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Handiwork by interior design students allows them to spread cheer

Nov. 25, 2013 — A leather-topped coffee table; a blue and gold painted canvas; a colorful changing table with storage box; a red and black side table - all hand-crafted by Interior Design students for the first annual Interior Design Program Designer’s Showcase and Silent Auction.


The auction pieces were on display in the new academic building on the Chesapeake Campus during the early weeks of November. “Having the work on display was a real boost, as it gave students the chance to showcase their talents, and every item had a least one bid,” said Matt Keane, co-president of the student chapter for American Society of Interior Designers (ASID).

“Our goal was to give students the opportunity to be creative, while making a piece that reflects their personal style,” Keane said.

Tawanda Mayo, Whitney Regan and Matt Keane
Tawanda Mayo, Whitney Regan and Matt Keane

“We’re big on repurposing items to help protect the environment, and this project encouraged students to be creative and renew an item, or create something new,” said Whitney Regan, co-president of the student ASID chapter.


colorful changing table with storage box and a Harley table
red and black side table

Half of the proceeds from the auction will go to the decking the halls of the homes of four disabled veterans. Recipients were selected by Veterans Affairs office staff on each of TCC’s four campuses. “We’re thrilled to be able to honor disabled veterans in this way,” Keane said. “Come December, with garlands, wreaths and trees, we plan to go all out for them,” Regan added.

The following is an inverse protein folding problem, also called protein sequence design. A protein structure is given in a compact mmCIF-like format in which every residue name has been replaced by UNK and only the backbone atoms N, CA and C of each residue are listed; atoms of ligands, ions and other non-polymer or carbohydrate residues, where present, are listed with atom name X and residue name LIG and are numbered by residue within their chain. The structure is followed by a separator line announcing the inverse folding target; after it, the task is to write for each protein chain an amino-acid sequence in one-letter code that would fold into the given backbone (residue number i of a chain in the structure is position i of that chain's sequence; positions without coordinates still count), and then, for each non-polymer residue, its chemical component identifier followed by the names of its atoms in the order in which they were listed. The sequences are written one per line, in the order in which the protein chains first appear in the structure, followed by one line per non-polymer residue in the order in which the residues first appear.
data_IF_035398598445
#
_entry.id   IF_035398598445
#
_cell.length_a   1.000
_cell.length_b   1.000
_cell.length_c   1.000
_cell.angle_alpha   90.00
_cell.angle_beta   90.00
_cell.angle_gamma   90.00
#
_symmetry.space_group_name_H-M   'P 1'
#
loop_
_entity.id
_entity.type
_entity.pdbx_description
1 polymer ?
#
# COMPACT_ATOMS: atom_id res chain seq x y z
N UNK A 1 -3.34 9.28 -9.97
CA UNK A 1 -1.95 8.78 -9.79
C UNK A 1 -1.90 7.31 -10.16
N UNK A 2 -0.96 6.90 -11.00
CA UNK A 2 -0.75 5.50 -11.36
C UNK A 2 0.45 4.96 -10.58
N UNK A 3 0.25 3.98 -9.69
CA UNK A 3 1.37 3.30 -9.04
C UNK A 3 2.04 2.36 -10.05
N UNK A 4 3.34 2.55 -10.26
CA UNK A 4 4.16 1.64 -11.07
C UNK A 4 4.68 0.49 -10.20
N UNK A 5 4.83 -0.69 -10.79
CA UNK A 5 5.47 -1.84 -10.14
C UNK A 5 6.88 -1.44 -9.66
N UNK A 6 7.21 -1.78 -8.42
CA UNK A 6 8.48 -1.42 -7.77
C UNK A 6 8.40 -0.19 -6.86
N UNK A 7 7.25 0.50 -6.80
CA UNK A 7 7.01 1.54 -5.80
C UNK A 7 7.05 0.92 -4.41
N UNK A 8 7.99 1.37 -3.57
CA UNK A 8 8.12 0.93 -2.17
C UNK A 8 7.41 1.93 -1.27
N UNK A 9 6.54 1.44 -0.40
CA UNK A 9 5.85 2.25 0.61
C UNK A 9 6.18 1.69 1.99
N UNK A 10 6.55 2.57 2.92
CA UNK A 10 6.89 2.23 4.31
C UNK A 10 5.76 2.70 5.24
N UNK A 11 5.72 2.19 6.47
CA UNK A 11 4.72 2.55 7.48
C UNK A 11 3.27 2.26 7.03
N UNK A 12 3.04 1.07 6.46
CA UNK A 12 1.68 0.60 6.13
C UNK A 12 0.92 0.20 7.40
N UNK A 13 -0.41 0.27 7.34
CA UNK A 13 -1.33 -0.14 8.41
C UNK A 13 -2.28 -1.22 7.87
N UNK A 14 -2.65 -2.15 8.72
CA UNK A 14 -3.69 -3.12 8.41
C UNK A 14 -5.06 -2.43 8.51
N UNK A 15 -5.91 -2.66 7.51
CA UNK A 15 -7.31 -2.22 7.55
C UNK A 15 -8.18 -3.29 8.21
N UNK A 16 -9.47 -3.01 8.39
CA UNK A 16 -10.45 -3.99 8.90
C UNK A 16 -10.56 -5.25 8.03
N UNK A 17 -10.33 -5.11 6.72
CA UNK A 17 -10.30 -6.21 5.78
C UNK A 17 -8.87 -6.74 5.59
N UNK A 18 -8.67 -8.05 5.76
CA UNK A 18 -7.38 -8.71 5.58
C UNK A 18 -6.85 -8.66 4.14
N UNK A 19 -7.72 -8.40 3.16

LaTonya Phillips
LaTonya Phillips

This Designer’s Showcase and Silent Auction is just one of the projects on tap for Interior Design students this school year. The group plans a Palette Challenge in the spring, with each student receiving a plain, wooden palette and one week to transform it into an inviting piece for the home or office.

“We see these projects as portfolio building experiences,” Keane said. “Firms are looking for a progression of work, and these offerings fit that bill.”

LaTonya Phillips, an ASID member, agrees saying, “I know when I get out in the field that I’ll be ready because of the work in the classroom and hands-on projects like this one.”